Skip navigation

Drug signs and teenagers

It's common for parents to worry that their teenagers will use drugs. Learn the signs of drug use so that you can be alert. Early intervention on your part can help your teen stay out of trouble from drugs.

Information

Learn about the different types of drugs that may be used.

Older teens are more likely to use drugs than younger teens. Marijuana (pot) is still common. More and more teens are using prescription drugs.

  • About 1 out of 7 high school seniors have used prescription drugs.
  • About 1 out of 3 have used marijuana in the last year.
  • Younger teens use drugs that are inhaled more than older teens.

Keep your eyes open for signs of drug use. Physical signs include:

  • Slow or slurred speech (from using downers and depressants)
  • Rapid, explosive speech (from using uppers)
  • Bloodshot eyes
  • Cough that does not go away
  • Unusual odor on breath (from using inhalant drugs)
  • Pupils are extremely big (dilated) or extremely small (pinpoint)
  • Rapid eye motion (nystagmus) -- a possible sign of PCP use
  • Loss of appetite (occurs with amphetamine, methamphetamine, or cocaine use)
  • Increased appetite (with marijuana use)
  • Unsteady gait

There may be noticeable changes in your teen's energy level. You may notice:

  • Sluggishness, listlessness, or constant sleeping (from using opiate drugs, such as heroin or codeine, or when coming down off stimulant drugs)
  • Hyperactivity (as seen with uppers such as cocaine and methamphetamine)

Your teen's behavior may change. You may notice:

  • Poor grades in school and missing more school days
  • Not taking part in usual activities
  • Change in group of friends
  • Secretive activities
  • Lying or stealing

Get help early for your teen. Help them stop using drugs before it becomes a more serious problem.

More information is available at http://teens.drugabuse.gov/.

Alternative Names

Teenagers and drugs; Symptoms of drug use in teenagers; Drug abuse - teenagers; Substance abuse - teenagers

References

Stager MM. Substance abuse. In: Kliegman RM, Stanton BF, St. GemeIII JW, Schor NF, Behrman RE, eds. Nelson Textbook of Pediatrics. 19th ed. Philadelphia, PA: Elsevier Saunders; 2011:chap 108.

National Institute on Drug Abuse: Preventing drug use among children and adolescents. NIH Publication No. 04-4212(B). 1997. Revised October 2003. http://www.drugabuse.gov/publications/preventing-drug-abuse-among-children-adolescents. Accessed August 8, 2013.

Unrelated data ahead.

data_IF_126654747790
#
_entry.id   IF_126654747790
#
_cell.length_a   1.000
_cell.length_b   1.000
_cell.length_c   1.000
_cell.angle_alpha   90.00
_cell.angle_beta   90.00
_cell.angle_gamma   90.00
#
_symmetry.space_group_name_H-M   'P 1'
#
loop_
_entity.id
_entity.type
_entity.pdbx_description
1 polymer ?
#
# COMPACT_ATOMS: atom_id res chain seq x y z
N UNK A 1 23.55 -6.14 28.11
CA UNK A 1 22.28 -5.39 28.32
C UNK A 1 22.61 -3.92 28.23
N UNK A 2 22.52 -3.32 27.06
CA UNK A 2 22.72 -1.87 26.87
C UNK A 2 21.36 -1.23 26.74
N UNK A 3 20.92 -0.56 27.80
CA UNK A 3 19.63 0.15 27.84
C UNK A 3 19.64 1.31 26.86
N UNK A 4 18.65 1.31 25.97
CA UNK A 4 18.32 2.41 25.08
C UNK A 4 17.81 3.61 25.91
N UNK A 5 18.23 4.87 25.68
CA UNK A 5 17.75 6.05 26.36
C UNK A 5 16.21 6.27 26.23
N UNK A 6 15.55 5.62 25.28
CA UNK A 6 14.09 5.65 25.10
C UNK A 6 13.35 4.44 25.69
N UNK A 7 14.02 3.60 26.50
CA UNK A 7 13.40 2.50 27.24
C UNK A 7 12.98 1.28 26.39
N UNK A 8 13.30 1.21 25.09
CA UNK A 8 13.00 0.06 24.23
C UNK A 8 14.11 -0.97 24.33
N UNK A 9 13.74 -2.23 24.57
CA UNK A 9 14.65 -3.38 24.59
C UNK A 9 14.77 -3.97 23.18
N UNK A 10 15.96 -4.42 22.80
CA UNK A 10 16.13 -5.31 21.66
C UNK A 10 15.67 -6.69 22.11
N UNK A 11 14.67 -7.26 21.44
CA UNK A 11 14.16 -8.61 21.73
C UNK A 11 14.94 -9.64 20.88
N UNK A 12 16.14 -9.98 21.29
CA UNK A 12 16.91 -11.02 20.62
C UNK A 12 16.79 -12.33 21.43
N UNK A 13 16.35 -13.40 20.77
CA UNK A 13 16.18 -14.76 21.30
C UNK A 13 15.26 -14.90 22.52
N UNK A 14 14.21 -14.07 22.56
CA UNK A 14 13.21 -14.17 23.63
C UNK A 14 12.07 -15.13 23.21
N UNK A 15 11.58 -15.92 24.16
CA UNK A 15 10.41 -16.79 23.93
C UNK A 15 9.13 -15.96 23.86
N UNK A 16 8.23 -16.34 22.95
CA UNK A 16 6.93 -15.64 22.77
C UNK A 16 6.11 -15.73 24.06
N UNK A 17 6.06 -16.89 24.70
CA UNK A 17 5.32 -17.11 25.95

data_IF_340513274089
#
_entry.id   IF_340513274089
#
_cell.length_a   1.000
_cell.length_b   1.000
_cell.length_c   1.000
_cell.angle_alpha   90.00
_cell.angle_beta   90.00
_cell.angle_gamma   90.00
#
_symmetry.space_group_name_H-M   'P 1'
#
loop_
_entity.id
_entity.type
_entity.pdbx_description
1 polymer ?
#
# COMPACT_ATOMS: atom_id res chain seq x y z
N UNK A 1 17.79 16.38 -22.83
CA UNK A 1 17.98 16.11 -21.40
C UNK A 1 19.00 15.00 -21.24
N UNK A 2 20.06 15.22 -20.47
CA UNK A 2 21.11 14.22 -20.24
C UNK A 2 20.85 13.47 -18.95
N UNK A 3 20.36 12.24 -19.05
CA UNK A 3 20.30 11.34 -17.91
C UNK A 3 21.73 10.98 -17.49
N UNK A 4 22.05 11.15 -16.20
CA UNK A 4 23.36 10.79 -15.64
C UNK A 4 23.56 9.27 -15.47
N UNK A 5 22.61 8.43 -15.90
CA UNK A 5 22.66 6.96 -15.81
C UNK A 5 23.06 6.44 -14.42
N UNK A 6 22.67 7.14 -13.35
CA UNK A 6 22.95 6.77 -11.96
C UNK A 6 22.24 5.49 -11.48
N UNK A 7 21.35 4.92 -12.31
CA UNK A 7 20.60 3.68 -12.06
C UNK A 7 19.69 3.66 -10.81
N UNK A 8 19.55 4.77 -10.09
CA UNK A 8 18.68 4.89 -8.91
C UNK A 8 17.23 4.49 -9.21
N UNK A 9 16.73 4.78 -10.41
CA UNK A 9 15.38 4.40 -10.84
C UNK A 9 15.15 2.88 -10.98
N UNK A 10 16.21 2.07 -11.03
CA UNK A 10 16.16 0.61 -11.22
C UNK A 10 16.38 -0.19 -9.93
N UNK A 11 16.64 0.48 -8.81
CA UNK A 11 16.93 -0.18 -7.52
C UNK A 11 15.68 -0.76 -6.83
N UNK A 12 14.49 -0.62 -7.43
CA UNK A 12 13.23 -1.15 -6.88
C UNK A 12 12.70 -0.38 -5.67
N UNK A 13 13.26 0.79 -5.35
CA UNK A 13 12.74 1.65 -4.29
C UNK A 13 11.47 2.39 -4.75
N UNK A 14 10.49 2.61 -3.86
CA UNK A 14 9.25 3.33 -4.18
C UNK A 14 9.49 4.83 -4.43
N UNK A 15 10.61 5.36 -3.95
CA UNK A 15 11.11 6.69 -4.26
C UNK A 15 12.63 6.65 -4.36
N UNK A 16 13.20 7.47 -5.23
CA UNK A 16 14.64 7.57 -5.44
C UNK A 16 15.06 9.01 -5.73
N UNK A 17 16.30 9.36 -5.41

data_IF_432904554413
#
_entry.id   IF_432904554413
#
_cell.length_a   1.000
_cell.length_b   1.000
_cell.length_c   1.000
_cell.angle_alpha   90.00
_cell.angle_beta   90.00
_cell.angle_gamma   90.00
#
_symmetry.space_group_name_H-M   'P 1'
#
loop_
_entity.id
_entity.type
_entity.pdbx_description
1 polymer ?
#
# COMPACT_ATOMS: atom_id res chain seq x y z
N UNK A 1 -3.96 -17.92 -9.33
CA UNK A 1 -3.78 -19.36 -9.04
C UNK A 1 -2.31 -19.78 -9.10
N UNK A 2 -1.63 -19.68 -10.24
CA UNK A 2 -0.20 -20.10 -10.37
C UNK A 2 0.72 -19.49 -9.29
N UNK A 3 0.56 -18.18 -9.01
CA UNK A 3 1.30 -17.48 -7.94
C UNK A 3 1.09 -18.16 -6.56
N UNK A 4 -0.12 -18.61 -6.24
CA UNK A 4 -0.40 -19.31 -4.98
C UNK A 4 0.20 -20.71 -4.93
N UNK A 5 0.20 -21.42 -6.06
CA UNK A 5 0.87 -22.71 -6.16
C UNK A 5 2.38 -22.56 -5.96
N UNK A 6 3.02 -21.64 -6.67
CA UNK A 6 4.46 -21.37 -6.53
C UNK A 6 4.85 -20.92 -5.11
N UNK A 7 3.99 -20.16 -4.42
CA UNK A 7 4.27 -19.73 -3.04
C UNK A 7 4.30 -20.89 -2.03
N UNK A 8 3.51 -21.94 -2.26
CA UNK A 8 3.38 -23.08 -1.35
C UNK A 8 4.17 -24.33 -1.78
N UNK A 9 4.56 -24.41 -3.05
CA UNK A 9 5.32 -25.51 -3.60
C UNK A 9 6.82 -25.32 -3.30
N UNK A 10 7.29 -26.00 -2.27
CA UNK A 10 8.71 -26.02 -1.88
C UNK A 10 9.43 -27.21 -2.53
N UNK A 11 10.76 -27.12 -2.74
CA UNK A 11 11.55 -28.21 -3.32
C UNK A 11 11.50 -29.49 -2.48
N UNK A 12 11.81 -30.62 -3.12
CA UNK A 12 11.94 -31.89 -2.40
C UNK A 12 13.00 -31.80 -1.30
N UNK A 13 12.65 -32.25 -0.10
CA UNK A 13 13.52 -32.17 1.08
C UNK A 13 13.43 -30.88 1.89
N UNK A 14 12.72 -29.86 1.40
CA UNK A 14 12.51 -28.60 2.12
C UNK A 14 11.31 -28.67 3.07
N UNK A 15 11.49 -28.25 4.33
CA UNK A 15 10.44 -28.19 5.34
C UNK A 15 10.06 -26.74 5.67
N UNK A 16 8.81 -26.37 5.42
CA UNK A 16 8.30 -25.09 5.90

Update Date: 8/18/2013

Updated by: Linda J. Vorvick, MD, Medical Director and Director of Didactic Curriculum, MEDEX Northwest Division of Physician Assistant Studies, Department of Family Medicine, UW Medicine, School of Medicine, University of Washington. Also reviewed by David Zieve, MD, MHA, Bethanne Black, and the A.D.A.M. Editorial team.

A.D.A.M Quality Logo

A.D.A.M., Inc. is accredited by URAC, also known as the American Accreditation HealthCare Commission (www.urac.org). URAC's accreditation program is an independent audit to verify that A.D.A.M. follows rigorous standards of quality and accountability. A.D.A.M. is among the first to achieve this important distinction for online health information and services. Learn more about A.D.A.M.'s editorial policy, editorial process and privacy policy. A.D.A.M. is also a founding member of Hi-Ethics and subscribes to the principles of the Health on the Net Foundation (www.hon.ch).

The information provided herein should not be used during any medical emergency or for the diagnosis or treatment of any medical condition. A licensed physician should be consulted for diagnosis and treatment of any and all medical conditions. Call 911 for all medical emergencies. Links to other sites are provided for information only -- they do not constitute endorsements of those other sites. Copyright 1997-2014, A.D.A.M., Inc. Duplication for commercial use must be authorized in writing by ADAM Health Solutions.

A.D.A.M Logo